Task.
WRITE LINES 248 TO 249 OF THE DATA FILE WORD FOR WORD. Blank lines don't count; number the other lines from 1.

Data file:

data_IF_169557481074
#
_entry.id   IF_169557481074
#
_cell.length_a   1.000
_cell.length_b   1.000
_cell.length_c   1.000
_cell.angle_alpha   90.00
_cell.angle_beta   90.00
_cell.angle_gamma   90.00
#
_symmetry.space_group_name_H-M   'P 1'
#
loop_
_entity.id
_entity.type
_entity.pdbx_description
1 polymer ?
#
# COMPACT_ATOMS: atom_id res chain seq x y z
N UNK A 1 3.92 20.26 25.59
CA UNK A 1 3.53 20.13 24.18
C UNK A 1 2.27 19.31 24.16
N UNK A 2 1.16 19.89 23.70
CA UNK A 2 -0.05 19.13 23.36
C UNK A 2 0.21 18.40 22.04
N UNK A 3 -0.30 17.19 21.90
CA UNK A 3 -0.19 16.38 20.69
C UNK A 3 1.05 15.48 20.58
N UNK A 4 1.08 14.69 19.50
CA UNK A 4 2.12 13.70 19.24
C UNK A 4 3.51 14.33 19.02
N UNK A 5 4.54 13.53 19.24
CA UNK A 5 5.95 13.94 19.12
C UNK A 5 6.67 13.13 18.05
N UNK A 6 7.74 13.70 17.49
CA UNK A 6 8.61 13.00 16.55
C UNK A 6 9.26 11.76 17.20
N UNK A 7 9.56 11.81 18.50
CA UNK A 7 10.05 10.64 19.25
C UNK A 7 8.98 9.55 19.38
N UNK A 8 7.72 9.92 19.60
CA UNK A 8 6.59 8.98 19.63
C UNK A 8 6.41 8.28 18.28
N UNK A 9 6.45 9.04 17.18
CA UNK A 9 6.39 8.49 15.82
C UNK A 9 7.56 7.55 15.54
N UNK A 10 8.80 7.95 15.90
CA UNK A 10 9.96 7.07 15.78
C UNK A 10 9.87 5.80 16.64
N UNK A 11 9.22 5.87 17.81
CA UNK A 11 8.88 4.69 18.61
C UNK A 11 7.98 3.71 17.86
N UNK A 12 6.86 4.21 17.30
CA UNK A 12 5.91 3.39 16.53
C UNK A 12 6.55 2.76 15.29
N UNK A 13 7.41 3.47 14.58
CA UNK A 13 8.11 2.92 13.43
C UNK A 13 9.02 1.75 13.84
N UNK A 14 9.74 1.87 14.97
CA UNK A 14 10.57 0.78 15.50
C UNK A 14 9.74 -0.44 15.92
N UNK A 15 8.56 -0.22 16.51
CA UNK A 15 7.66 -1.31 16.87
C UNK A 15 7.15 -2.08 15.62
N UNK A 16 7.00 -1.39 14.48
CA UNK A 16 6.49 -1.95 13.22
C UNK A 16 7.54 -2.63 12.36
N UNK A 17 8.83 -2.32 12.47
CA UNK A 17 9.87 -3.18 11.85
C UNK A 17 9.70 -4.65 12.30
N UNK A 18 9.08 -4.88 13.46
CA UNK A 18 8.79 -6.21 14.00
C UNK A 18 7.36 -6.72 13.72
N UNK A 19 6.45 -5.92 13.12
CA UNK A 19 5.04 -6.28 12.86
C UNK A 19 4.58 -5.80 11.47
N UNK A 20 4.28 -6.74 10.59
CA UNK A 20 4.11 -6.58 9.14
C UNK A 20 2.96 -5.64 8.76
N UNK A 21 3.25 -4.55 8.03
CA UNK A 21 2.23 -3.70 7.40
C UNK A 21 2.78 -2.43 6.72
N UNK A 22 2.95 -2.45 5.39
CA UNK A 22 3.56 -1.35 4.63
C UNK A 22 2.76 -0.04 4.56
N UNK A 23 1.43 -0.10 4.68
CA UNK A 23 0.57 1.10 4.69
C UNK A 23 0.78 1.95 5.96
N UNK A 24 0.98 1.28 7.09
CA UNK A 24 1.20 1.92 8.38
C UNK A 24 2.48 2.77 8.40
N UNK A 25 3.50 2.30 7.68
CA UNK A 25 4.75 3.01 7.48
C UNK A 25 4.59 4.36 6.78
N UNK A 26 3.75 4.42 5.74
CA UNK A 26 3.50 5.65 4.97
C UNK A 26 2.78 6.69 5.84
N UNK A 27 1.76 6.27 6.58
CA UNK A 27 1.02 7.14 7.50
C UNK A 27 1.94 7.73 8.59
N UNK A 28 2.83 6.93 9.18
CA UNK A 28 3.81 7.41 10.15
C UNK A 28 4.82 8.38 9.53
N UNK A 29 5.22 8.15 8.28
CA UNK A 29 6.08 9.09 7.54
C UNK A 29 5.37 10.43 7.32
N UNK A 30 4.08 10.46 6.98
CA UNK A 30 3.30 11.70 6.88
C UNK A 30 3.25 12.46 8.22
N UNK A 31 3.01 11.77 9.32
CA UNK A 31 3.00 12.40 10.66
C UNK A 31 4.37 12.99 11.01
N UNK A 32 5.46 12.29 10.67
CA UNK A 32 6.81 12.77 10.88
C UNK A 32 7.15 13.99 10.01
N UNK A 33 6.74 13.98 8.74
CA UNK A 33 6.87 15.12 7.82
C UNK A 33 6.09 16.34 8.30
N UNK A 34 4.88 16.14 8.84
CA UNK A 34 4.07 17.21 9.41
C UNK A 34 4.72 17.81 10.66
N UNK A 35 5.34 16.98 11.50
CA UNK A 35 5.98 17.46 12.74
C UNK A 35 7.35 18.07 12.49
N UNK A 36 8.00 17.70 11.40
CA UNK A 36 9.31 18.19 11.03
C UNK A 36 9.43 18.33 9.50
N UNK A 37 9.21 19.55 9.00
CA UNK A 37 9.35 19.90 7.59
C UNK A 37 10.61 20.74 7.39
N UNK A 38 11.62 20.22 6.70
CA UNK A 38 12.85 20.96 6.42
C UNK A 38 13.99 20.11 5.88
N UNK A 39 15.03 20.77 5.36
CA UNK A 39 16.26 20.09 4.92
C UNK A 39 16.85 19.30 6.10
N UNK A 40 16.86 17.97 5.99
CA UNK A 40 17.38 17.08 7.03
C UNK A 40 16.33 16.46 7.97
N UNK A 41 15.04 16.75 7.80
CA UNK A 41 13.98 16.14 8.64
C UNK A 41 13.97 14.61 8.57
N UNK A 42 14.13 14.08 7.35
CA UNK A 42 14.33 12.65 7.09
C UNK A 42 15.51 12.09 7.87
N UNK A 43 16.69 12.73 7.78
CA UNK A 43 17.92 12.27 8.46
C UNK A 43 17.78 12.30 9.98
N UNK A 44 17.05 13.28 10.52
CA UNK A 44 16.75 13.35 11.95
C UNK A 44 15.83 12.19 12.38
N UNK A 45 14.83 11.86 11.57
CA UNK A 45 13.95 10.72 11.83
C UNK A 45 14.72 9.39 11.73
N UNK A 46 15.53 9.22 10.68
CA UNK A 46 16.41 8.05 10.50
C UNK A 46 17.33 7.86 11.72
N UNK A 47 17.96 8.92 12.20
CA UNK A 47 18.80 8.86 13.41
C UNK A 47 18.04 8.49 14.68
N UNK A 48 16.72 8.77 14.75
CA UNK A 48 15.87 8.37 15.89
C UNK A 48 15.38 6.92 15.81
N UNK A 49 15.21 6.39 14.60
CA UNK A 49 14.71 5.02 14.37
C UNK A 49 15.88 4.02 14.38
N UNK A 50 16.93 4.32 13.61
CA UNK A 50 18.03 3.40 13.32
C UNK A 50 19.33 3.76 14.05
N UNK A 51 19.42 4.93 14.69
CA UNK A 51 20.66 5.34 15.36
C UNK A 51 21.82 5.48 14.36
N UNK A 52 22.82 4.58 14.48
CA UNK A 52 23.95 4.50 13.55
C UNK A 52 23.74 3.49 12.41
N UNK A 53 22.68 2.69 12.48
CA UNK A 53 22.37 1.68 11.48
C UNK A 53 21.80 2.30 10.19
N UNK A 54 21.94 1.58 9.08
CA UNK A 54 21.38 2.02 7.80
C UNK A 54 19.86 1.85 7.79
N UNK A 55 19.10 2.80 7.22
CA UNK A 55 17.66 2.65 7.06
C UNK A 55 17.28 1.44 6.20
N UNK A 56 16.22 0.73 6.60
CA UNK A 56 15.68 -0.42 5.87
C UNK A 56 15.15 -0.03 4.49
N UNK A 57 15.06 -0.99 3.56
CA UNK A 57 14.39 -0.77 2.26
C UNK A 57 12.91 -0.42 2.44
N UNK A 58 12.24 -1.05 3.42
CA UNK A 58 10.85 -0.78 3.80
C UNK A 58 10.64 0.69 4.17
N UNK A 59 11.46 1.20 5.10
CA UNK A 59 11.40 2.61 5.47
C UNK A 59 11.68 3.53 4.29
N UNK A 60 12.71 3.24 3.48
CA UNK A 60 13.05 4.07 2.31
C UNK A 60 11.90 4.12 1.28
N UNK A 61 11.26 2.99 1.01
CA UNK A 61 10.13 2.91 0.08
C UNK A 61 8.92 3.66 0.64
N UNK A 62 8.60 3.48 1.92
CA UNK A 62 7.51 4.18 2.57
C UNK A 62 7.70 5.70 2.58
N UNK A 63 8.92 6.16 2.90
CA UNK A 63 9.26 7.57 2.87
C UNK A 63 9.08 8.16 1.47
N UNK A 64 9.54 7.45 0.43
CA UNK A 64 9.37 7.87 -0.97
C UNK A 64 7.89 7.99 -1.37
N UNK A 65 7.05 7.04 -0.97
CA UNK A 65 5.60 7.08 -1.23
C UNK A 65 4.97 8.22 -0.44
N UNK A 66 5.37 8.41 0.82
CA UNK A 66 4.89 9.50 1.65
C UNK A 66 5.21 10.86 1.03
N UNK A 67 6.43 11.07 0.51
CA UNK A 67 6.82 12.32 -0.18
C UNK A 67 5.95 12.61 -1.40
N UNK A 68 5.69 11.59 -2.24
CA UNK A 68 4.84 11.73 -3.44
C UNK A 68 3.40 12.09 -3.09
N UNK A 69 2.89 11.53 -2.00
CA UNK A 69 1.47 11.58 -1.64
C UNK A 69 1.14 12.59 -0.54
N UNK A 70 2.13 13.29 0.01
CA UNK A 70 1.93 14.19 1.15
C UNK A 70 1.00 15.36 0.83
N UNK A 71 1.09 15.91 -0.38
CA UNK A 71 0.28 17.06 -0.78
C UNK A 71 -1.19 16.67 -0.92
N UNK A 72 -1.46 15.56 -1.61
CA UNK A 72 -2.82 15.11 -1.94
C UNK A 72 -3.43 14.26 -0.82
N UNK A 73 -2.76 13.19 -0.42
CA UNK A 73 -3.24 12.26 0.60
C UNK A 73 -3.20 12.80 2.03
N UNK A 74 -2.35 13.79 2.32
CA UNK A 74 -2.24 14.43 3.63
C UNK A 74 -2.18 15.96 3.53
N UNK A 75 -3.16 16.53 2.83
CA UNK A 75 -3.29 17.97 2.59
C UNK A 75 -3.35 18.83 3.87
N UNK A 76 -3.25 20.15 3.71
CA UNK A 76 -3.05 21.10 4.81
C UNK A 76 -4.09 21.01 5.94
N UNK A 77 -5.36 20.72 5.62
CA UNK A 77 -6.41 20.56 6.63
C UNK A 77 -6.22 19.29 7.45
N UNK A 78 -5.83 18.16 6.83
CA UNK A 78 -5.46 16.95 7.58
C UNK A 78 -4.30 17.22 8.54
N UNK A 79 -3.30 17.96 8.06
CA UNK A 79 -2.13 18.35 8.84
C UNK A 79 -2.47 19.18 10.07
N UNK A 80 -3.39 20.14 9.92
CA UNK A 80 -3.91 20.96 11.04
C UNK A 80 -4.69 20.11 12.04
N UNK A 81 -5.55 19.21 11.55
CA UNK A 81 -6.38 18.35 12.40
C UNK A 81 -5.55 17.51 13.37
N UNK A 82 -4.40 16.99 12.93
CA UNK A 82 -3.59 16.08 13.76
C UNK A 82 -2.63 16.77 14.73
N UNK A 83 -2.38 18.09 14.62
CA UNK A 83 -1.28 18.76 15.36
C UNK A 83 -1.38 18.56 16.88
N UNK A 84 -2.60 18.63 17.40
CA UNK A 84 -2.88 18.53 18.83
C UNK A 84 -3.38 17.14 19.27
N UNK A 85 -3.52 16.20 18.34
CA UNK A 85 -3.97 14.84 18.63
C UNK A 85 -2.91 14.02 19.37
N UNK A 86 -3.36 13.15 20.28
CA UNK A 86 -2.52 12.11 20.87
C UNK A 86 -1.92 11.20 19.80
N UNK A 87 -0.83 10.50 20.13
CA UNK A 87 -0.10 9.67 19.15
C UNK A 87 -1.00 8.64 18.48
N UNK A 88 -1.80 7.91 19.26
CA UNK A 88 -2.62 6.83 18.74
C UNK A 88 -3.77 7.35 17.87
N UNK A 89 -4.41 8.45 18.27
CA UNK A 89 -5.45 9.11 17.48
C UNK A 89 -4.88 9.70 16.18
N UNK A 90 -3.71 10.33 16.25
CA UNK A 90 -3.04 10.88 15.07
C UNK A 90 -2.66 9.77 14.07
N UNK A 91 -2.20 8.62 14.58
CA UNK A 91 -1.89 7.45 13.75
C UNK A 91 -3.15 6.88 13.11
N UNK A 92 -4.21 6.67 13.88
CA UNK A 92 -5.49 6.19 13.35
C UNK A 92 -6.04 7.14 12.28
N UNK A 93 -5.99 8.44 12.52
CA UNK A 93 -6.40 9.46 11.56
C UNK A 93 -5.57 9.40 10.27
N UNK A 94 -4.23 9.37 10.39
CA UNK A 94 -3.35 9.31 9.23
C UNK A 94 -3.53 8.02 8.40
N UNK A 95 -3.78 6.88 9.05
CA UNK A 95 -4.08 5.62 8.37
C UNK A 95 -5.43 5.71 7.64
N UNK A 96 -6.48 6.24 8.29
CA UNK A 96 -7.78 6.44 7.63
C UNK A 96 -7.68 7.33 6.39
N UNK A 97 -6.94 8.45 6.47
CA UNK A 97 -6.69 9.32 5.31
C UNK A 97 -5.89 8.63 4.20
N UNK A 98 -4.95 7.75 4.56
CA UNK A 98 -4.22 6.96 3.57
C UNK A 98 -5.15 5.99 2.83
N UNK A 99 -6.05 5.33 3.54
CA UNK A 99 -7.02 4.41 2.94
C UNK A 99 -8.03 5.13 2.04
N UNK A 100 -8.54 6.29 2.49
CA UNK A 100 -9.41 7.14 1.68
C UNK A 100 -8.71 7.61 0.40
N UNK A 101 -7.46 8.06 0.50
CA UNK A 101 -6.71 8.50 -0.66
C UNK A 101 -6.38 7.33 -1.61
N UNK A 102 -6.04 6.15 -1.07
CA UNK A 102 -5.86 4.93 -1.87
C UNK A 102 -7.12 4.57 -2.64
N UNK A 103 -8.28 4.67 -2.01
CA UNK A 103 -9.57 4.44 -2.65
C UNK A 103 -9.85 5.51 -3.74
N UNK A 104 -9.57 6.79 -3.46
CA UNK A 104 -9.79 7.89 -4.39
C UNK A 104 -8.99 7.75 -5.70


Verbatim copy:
C UNK A 76 -4.09 21.01 5.94
N UNK A 77 -5.36 20.72 5.62